America Warned to Brace for '9/11'-Like Attack from Covid-19, as Toll Rises

Nation's Surgeon General warns of 'hardest moment' as known infections of novel coronavirus passes 325,000.

The nation's Surgeon General, Jerome Adams, on Sunday warned a confused and worried nation that "next week is going to be our Pearl Harbor moment. It's going to be our 9/11 moment."

Surgeon General Adams, who gave his dire words on NBC News' "Meet the Press," was talking about the expected death toll and rising number of severe cases of Covid-19, a sometimes deadly disease caused by the recently discovered coronavirus.  

That very virus had begun terrorizing and killing patients in China in January before it rapidly spread globally, first in Asia and then throughout Europe, but was long dismissed as a threat by officials in the U.S., as even President Donald Trump just over a month ago called it nothing more than "the sniffles" and earlier claimed that it would be gone by April.

Several experts, however, could already see back in February -- when only a small number of cases was uncovered here -- what was about to unfold in the U.S. and elsewhere: A tragedy like the earlier one in China. 

Now U.S. citizens are asked nationwide by governors and city mayors to stay at home unless necessary, and many who do venture out go about their shopping or walking looking like surgeons wearing face masks and gloves -- hoping they won't add to the count of over 331,000 Americans who've tested positive for Covid-19, or the more than 9,450 who had died from the disease

"It’s going to be the hardest moment for many Americans in their entire lives, and we really need to understand that if we want to flatten that curve and get through to the other side, everyone needs to do their part," said Surgeon General Adams on "Meet the Press." "Ninety percent of Americans are doing their part, even in the states where, where they haven't had a shelter in place. But if you can't give us 30 days, governors, give us, give us a week, give us what you can, so that we don't overwhelm our health care systems over this next week."

After months of failing to test the public for the disease, the U.S. finally made progress over the past several weeks, uncovering a vast spread of cases that now puts the nation far past any other countries in the world in terms of total known infection count. And that number is likely still an under-count, as some major hospitals still lack the capacity to test those with apparently mild symptoms, focusing instead on patients most in need.

Despite how widespread the outbreak here has become, it's still possible to make progress in containing the outbreak, said one expert, Prof. Richard H. Ebright, the laboratory director at the Waksman Institute of Microbiology and a professor of chemistry and chemical biology at Rutgers University, in an email to TheStreet.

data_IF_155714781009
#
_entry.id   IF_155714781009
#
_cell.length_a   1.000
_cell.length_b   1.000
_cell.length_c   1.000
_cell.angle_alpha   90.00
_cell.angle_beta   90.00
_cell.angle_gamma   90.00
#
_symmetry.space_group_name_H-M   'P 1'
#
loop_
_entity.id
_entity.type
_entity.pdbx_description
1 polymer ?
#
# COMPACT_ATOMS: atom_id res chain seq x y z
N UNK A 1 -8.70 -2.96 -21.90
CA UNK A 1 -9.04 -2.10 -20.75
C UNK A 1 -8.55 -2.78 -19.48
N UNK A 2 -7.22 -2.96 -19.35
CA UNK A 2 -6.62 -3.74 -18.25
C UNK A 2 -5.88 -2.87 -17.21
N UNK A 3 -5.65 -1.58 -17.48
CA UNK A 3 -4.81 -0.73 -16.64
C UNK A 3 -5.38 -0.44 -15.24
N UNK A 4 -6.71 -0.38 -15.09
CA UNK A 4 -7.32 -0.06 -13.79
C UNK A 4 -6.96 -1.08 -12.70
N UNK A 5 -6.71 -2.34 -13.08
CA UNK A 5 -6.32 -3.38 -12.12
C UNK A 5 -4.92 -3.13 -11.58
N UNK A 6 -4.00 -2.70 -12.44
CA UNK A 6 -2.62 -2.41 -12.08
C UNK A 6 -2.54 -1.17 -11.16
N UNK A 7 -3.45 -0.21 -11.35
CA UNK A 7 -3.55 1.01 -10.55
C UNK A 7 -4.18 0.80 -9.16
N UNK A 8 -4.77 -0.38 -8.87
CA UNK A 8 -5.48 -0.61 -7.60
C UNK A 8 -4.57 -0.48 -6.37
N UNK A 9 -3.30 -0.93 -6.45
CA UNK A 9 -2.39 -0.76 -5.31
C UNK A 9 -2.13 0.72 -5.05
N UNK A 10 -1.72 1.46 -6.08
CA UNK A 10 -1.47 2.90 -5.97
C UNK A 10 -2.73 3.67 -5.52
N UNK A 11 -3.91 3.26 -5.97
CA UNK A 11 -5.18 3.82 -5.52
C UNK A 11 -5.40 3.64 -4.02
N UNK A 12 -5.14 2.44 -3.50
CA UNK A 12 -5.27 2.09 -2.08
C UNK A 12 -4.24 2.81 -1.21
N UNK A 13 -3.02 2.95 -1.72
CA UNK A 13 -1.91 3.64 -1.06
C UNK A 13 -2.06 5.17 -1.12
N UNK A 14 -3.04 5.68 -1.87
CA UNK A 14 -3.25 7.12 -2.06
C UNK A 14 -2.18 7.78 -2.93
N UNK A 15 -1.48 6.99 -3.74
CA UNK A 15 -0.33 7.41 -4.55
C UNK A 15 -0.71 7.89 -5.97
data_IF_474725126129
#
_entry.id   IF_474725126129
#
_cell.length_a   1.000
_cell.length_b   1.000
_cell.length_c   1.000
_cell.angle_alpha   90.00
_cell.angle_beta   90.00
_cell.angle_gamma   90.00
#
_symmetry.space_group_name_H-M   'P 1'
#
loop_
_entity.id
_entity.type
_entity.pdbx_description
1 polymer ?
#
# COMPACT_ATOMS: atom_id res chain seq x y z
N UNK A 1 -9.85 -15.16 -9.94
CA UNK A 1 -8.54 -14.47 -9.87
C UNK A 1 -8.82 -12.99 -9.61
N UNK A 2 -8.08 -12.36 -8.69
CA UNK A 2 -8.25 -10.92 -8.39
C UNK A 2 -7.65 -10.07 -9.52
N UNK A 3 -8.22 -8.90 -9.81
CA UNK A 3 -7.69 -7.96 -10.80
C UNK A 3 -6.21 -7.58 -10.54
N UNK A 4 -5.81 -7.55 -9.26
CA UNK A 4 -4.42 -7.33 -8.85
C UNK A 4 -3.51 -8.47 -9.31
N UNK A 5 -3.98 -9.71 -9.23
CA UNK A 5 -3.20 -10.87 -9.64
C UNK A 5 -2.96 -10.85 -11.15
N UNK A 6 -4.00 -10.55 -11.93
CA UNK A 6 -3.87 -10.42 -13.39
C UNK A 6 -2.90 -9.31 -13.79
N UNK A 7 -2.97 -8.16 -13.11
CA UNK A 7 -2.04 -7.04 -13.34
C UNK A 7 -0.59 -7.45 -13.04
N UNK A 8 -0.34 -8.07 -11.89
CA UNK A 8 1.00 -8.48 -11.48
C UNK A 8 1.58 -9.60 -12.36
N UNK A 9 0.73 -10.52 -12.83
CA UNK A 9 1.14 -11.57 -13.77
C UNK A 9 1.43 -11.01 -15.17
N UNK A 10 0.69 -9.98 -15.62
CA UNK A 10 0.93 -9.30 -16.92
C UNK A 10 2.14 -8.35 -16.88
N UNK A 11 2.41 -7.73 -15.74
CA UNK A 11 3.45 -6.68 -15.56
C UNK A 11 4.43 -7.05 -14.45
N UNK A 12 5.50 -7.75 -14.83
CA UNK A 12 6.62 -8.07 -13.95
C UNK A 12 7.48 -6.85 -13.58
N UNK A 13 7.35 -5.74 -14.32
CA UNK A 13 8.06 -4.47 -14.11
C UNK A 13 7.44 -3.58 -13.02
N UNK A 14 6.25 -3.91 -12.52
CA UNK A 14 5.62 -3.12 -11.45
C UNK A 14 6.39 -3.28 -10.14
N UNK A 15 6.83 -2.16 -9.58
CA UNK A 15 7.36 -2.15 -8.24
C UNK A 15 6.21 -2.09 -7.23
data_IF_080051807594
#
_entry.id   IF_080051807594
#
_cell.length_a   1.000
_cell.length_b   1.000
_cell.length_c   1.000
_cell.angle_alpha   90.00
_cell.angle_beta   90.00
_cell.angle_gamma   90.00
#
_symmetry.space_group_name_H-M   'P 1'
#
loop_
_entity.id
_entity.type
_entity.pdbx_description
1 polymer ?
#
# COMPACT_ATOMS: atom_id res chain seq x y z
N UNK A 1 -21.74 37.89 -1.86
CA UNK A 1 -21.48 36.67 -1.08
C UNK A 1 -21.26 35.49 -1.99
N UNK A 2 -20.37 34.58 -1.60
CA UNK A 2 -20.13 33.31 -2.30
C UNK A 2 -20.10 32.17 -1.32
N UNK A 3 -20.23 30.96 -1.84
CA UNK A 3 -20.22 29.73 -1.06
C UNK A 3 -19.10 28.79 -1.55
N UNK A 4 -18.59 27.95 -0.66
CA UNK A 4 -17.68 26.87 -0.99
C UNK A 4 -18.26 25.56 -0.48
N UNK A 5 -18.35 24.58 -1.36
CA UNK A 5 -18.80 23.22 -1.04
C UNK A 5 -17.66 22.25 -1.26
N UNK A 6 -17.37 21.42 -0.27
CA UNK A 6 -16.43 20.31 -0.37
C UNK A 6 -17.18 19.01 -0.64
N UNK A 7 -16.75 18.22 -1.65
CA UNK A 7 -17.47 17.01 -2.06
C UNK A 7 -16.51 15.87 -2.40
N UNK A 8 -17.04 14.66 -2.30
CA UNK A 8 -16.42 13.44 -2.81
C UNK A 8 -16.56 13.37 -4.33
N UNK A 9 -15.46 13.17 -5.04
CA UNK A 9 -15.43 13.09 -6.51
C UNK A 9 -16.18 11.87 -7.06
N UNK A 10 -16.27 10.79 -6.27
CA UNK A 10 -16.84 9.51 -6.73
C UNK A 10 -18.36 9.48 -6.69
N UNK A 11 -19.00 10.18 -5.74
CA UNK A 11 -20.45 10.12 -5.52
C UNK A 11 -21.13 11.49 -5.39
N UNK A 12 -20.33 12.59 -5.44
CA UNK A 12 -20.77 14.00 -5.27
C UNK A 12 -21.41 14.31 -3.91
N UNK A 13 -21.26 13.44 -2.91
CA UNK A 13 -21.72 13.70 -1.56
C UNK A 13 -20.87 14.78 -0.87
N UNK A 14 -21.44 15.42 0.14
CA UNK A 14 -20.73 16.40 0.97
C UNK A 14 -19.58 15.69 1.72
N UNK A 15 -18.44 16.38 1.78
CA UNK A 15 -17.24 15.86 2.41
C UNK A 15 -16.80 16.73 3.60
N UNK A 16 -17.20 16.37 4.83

Ebright -- a highly accomplished scientist who was elected as an Infectious Diseases Society of America fellow in 2011 -- has been harshly critical of the administration's response to the pandemic, but still sees hope for handling the outbreak.

"China succeeded in suppressing, and essentially eradicating, an immense outbreak. And China succeeded in doing so, despite starting at point in time when there was no road map showing how to do so and when there were no diagnostic tests. The U.S. now faces an even more immense outbreak. But, based on China's experience, and based on the experiences of other Asia nations that succeeded in suppressing outbreaks -- Taiwan, Hong Kong, Singapore, and South Korea -- we know that the outbreak can be suppressed, we have a road map of how to suppress the outbreak, and we have diagnostic tests. If we fail despite these advantages, then we have no one to blame but ourselves and our leaders," Ebright told TheStreet.

And Ebright noted that if the disease is not slowed, then U.S. health care officials would have to make tough decisions on how to use care with limited staff and resources as hospitals become overwhelmed with patients, preventing some from getting intensive care or access to life-saving extracorporeal membrane oxygenation -- or ECMO -- a type of life support treatment for those with Covid-19-caused pneumonia, which has proven a lifesaver in Japan and elsewhere. 

"ICU capacity, ventilator capacity, and ECMO capacity will be overwhelmed in coming weeks in the U.S. There will be no alternative but to triage access by age and health. This happened in Wuhan and this is happening now in Italy and Spain, This surely will happen in the U.S.," said Ebright. "The only question is what the thresholds for denial of care will be -- Over 70? Over 60? Over 50? Over 40? Over 30? Cancer history? Cardiac history? Diabetes? Asthma? High blood pressure?"

This story has been updated.